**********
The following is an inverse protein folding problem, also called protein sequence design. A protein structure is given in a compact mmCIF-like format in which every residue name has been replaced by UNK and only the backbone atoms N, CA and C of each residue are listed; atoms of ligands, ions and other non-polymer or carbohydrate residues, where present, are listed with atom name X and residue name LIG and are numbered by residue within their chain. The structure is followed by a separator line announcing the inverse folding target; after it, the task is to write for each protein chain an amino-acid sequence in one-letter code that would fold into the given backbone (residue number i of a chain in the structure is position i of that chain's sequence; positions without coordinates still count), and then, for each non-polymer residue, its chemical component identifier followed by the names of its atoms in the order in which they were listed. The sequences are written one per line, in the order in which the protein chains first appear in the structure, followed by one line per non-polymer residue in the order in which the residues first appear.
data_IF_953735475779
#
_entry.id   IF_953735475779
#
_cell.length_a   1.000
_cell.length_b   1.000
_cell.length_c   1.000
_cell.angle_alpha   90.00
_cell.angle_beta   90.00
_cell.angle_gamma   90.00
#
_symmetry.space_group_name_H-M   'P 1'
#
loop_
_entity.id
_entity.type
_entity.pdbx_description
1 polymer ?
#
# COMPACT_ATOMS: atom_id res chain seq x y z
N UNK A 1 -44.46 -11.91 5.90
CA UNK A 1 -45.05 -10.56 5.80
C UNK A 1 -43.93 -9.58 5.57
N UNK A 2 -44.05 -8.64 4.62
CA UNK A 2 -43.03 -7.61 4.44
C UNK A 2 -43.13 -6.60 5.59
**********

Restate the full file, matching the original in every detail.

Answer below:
The following is an inverse protein folding problem, also called protein sequence design. A protein structure is given in a compact mmCIF-like format in which every residue name has been replaced by UNK and only the backbone atoms N, CA and C of each residue are listed; atoms of ligands, ions and other non-polymer or carbohydrate residues, where present, are listed with atom name X and residue name LIG and are numbered by residue within their chain. The structure is followed by a separator line announcing the inverse folding target; after it, the task is to write for each protein chain an amino-acid sequence in one-letter code that would fold into the given backbone (residue number i of a chain in the structure is position i of that chain's sequence; positions without coordinates still count), and then, for each non-polymer residue, its chemical component identifier followed by the names of its atoms in the order in which they were listed. The sequences are written one per line, in the order in which the protein chains first appear in the structure, followed by one line per non-polymer residue in the order in which the residues first appear.
data_IF_953735475779
#
_entry.id   IF_953735475779
#
_cell.length_a   1.000
_cell.length_b   1.000
_cell.length_c   1.000
_cell.angle_alpha   90.00
_cell.angle_beta   90.00
_cell.angle_gamma   90.00
#
_symmetry.space_group_name_H-M   'P 1'
#
loop_
_entity.id
_entity.type
_entity.pdbx_description
1 polymer ?
#
# COMPACT_ATOMS: atom_id res chain seq x y z
N UNK A 1 -44.46 -11.91 5.90
CA UNK A 1 -45.05 -10.56 5.80
C UNK A 1 -43.93 -9.58 5.57
N UNK A 2 -44.05 -8.64 4.62
CA UNK A 2 -43.03 -7.61 4.44
C UNK A 2 -43.13 -6.60 5.59